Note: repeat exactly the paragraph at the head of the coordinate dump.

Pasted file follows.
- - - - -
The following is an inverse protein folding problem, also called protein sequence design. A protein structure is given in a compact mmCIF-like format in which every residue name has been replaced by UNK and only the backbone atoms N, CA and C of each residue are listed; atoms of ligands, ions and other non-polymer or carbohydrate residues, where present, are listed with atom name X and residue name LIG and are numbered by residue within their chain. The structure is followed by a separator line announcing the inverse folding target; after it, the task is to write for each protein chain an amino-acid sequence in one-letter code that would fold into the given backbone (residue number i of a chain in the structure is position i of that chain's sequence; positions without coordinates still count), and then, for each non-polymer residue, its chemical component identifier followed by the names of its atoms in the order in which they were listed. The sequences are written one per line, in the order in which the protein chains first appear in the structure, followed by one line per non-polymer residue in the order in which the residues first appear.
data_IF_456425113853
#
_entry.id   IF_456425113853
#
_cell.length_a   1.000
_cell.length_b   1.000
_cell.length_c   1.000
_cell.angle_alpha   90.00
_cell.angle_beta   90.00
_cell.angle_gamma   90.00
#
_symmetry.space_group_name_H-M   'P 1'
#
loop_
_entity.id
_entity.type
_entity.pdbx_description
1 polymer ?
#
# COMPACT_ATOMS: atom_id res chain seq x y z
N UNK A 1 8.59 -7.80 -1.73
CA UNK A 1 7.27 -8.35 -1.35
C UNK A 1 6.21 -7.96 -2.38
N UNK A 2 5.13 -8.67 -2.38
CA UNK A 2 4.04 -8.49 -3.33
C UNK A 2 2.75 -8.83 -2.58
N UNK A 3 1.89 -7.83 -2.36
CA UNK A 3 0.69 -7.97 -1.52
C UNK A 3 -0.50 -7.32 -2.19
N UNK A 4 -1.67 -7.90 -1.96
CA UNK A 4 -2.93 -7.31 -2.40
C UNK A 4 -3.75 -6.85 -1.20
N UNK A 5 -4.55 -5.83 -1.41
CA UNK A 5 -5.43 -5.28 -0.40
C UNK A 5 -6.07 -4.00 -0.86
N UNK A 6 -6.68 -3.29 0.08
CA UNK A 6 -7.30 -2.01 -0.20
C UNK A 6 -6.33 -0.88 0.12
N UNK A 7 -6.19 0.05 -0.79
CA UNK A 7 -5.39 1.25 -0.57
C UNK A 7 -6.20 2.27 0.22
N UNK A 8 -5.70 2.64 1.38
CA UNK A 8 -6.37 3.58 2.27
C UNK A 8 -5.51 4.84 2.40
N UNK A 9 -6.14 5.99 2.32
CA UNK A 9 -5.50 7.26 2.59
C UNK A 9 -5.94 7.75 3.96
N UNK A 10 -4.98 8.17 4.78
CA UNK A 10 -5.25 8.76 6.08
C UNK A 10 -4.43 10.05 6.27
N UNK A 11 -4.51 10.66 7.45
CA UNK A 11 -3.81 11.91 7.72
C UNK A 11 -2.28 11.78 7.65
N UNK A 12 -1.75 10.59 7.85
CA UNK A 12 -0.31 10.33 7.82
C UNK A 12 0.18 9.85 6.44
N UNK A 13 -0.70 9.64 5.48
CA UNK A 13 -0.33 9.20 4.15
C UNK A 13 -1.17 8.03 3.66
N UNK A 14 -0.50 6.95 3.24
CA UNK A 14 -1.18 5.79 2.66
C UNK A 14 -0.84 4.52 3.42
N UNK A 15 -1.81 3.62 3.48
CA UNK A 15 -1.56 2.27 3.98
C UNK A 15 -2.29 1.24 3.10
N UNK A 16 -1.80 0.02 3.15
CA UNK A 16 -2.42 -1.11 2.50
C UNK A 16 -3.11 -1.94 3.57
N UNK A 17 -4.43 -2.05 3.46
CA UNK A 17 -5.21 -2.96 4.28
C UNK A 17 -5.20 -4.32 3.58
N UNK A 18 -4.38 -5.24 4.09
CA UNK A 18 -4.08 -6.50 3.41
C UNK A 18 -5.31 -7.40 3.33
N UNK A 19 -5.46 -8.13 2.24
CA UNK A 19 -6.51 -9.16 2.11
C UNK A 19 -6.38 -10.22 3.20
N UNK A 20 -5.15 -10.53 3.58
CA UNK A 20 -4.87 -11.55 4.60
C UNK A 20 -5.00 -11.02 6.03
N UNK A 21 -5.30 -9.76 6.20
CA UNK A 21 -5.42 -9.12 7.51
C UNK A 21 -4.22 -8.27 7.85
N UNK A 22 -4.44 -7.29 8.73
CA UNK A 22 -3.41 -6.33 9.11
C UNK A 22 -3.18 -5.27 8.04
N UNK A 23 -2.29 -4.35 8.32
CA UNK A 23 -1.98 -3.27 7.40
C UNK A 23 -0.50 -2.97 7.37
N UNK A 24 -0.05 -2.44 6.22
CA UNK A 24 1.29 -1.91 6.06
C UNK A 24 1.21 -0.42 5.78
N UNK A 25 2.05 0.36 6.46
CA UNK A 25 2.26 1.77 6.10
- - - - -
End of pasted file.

The following is an inverse protein folding problem, also called protein sequence design. A protein structure is given in a compact mmCIF-like format in which every residue name has been replaced by UNK and only the backbone atoms N, CA and C of each residue are listed; atoms of ligands, ions and other non-polymer or carbohydrate residues, where present, are listed with atom name X and residue name LIG and are numbered by residue within their chain. The structure is followed by a separator line announcing the inverse folding target; after it, the task is to write for each protein chain an amino-acid sequence in one-letter code that would fold into the given backbone (residue number i of a chain in the structure is position i of that chain's sequence; positions without coordinates still count), and then, for each non-polymer residue, its chemical component identifier followed by the names of its atoms in the order in which they were listed. The sequences are written one per line, in the order in which the protein chains first appear in the structure, followed by one line per non-polymer residue in the order in which the residues first appear.